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Freediving in Las Vegas: The Ultimate Guide to Choosing Your First Set of Freediving Gear

Updated: Jan 11

Introduction:

Freediving is a thrilling underwater adventure that allows you to explore the mesmerizing world beneath the surface without the constraints of scuba equipment. In a surprising location like Las Vegas, where desert landscapes dominate the scenery, hidden aquatic treasures await those who are willing to plunge into the depths. For example, did you know that Lake Mead is an excellent place to train depth just a 30 minute drive away from Las Vegas? In addition, Lake Mohave and the Colorado River have incredible fresh water dive sites to explore for fun!


Your First Set of Freediving Gear:

To ensure a safe and enjoyable experience, choosing the right freediving gear is essential. In this guide, we'll walk you through the necessary and optional equipment to rent or purchase in order to get ready for your freediving course with Aquanauts Freediving.




Mask:

  • Low Volume: Look for a low-volume mask with a flexible silicone skirt that provides a good seal. As you dive deeper, it is essential to have a mask that accommodates the compression of the air in your mask at depth.

  • Clear Lenses: While mirrored lenses definitely look awesome, purchase a mask with clear lenses for your first dive mask. As eyes are essential to nonverbal communication underwater, clear lenses will help improve safety by ensuring that your instructor and freediving buddies can see your eyes while you dive.

  • Proper Fit: We definitely recommend that you try the mask on prior to taking a freediving course to ensure that it has a good seal on your face. To check if the mask is a good fit, we recommend the following:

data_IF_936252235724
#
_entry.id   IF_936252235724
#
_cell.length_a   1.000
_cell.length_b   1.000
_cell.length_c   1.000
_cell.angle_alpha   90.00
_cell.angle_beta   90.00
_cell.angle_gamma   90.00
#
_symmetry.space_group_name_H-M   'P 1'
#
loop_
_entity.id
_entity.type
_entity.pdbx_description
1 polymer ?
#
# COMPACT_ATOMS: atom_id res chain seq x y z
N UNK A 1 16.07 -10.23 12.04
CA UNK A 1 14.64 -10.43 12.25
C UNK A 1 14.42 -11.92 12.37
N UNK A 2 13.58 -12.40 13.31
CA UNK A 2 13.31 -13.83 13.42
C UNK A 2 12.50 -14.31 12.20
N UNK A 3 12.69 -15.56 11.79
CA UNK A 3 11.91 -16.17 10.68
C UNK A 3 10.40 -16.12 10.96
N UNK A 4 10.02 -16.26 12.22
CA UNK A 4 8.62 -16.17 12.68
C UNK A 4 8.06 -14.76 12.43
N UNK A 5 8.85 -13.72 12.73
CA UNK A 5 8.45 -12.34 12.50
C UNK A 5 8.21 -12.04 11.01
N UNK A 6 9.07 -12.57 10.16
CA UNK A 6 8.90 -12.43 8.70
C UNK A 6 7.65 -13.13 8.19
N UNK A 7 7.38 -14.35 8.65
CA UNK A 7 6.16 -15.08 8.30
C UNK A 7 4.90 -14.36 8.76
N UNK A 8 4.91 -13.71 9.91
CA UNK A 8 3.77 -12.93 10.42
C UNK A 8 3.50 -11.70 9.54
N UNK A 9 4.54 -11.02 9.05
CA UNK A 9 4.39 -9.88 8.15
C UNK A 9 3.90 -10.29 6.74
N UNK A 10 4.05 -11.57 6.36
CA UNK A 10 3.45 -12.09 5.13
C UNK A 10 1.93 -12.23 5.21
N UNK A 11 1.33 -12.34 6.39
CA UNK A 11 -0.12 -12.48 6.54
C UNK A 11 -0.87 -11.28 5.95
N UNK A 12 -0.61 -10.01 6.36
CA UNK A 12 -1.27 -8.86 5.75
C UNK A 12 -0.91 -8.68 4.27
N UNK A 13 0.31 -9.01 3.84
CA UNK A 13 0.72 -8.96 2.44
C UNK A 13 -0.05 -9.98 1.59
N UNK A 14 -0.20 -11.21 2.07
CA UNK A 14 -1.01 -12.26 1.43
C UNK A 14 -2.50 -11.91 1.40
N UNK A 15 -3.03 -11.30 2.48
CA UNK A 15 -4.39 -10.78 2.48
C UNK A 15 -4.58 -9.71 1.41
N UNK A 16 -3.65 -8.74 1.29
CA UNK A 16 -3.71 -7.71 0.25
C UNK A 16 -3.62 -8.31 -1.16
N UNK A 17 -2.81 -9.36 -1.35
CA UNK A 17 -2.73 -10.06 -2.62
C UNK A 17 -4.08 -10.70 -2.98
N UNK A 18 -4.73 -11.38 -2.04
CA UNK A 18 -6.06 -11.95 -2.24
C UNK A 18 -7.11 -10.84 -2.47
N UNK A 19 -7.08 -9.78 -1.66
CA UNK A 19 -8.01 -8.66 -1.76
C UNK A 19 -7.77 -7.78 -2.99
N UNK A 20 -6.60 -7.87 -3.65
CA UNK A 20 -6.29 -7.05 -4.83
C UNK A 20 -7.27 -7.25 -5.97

• Look towards the ceiling and set the mask on your face without using the mask strap. Have someone look to see if they can see gaps between the mask skirt and your face. If they can, try another mask.

    • Set the mask on your face without using the mask strap and suck in through your nose. Tilt your chin down. If you can keep the mask on your face without holding it with your hands, the mask may be a good fit.

    • Feel free to reach out to us to find a local dive shop to try masks on in person, or feel free to browse recommendations below:


Soft Snorkel:

  • Material: Choose a flexible and comfortable snorkel made from soft silicone.

  • Purge Valve: While it isn't a deal breaker if you have a snorkel with a purge valve, they aren't necessary and we recommend that you avoid purchasing snorkels with a purge valve. Below is the snorkel that we rent out to students in freediving courses:


Wetsuit:

Freediving-Specific Wetsuits: Be sure to purchase or rent a freediving-specific wetsuit with a hood that will keep you warm for up to 3 continuous hours in the water. Just as one would not use a golf club to play baseball or a basketball to play soccer, freediving is a unique sport with particular gear requirements. While it may be tempting to use a wetsuit that you already use for scuba diving or other water sports, you may have to purchase additional days of training if you get too cold to complete course requirements within the allotted 2-3 days of the course. Select a wetsuit appropriate for the water temperature, time of year, and your cold tolerance.


Wetsuit Thickness: Below are some guidelines for finding the right wetsuit. Aquanauts Freediving has an inventory of 5 mm freediving wetsuits available for rent or purchase. These wetsuits are appropriate for freediving courses scheduled between March and November. You are more than welcome to schedule a time to try on a wetsuit, and we will place an order once you find the perfect size for you!

  • December through February: If you plan to freedive during these months, purchase a 7 mm open cell freediving wetsuit. Water temperatures can be in the low 50's during these months at most dive sites.

  • March through April; October through November: Water temperatures in the spring begin may be warmer at the surface but can still be in the 50's at depth. We recommend a 5 mm open cell freediving wetsuit for these months. Remember that water temperatures below the Hoover Dam can still be quite chilly even in the summer, so a 7 mm wetsuit may still be appropriate if you get cold easily.